First, run an example of using the if statement.

int x=5;
if(x>=5){
   System.out.println("x is greater than or equal to 5");
}

Because the test expression evaluates to true, the statement in the if block runs. The output is shown in Figure 5.

Running an if Statement
Figure 5: Running an if Statement

Next, develop a code snippet to run an if-then-else statement.

int x=5;
if(x<5){
   System.out.println("x is greater than or equal to 5");
}else{
   System.out.println("If x is an integer, it must be greater than
      or equal to 5 as it is not less than 5");
}

The test expression evaluates to false and the statement within the else block runs (see Figure 6).

Running an if-then-else Statement
Figure 6: Running an if-then-else Statement

Next, run a code snippet for a while statement.

int x=5;
while(x<=10){
   System.out.println("x is "+x);
   x++;
}

The output from the while statement is shown in Figure 7.

Output from the while Statement
Figure 7: Output from the while Statement

An example of a do-while statement is as follows.

int x=5;
do{
   System.out.println("x is "+x);
   x++;
}while(x<=10);

The output from the do-while is shown in Figure 8. The control flow statements are run at the top level, independent of other statements and do not need the context of a class.

Output from the do-while Statement
Figure 8: Output from the do-while Statement

Here an example of the for statement output integer values from 1 to less than 10.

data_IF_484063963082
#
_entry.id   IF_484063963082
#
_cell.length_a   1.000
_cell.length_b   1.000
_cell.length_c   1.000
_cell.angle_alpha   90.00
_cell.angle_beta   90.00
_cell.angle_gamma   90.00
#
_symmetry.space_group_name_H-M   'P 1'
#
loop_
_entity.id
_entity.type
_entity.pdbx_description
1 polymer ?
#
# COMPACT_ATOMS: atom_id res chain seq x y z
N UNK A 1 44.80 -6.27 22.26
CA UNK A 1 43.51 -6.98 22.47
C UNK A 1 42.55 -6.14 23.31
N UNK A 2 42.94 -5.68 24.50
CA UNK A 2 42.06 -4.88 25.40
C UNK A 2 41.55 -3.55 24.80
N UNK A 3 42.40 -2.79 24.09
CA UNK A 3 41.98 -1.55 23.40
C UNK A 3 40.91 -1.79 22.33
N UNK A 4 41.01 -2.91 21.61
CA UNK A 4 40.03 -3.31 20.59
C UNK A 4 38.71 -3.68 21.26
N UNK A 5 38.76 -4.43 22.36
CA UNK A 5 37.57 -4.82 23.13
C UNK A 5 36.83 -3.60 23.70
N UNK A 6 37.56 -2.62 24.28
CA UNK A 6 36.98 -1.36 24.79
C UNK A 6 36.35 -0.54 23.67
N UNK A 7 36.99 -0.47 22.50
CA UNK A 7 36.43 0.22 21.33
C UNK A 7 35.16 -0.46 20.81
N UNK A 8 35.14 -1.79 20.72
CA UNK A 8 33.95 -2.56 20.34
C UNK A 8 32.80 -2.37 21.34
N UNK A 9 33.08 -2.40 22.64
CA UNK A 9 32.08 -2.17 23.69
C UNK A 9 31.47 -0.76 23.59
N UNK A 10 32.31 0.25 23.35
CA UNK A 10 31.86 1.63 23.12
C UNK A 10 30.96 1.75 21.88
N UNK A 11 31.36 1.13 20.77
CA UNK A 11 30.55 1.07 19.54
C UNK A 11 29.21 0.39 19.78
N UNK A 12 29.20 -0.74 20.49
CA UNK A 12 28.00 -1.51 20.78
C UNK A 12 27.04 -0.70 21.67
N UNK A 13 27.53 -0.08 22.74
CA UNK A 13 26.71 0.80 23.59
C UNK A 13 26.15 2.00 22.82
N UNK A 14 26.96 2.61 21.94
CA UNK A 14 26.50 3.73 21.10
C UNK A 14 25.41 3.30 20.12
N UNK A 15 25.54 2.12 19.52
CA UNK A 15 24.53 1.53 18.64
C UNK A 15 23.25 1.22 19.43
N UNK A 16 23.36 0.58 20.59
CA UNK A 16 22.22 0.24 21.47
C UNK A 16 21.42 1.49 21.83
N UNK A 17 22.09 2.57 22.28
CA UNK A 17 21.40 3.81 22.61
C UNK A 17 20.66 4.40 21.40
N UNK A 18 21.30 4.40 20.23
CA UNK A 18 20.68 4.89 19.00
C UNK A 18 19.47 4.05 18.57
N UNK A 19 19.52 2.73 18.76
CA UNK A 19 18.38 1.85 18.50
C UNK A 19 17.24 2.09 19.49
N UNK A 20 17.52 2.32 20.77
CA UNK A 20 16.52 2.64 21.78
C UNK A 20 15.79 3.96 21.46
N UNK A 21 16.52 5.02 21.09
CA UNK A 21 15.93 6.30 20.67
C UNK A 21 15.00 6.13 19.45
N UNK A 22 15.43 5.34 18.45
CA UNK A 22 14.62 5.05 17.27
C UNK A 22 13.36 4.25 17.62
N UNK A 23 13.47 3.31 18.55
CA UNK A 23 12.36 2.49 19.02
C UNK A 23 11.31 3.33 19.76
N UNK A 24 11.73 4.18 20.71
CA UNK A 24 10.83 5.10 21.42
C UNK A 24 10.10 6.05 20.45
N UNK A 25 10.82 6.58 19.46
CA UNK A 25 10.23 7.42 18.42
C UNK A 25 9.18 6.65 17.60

for(int i=1; i<10; i++){
   System.out.println("x is: " + i);
}

Integer values from 1 to 9 get output, as shown in Figure 9.

Running a for Statement
Figure 9: Running a for Statement

The break statement may be used with the for statement as follows.

for(int i=1; i<10; i++){
   System.out.println("x is: " + i);
   break;
}

The output from the for loop is shown in Figure 10.

Output from the for loop with break
Figure 10: Output from the for loop with break

Next, run a do-while statement that includes a break statement.

int x=5;
do{
   System.out.println("x is "+x);
   x++;
   break;
}while(x<=10);

The do-while loop is broken after just one iteration, as shown in the output (see Figure 11).

Output from do-while with break
Figure 11: Output from do-while with break

A while loop with a break statement is as follows.

int x=5;
while(x<=10){
   System.out.println("x is "+x);
   x++;
   break;
}

The while loop breaks after just one iteration, as shown in Figure 12.

Output from while with break
Figure 12: Output from while with break

We have run code snippets with unlabeled breaks. A labeled break may be used as follows to terminate an outer labeled for loop statement from an inner for loop.

label1:
   for (int i = 0; i <10; i++) {
      for (int j = 0; j <5;j++) {
         System.out.println("i is "+i);
         System.out.println("j is "+j);
         if(i>j){ break label1;}

      }
   }

Different values of j are output in an inner for loop for different values of i in an outer for loop. When i becomes greater than j, the label1 statement is terminated, as indicated by the output in Figure 13.

Using labeled break Statement with for loops
Figure 13: Using labeled break Statement with for loops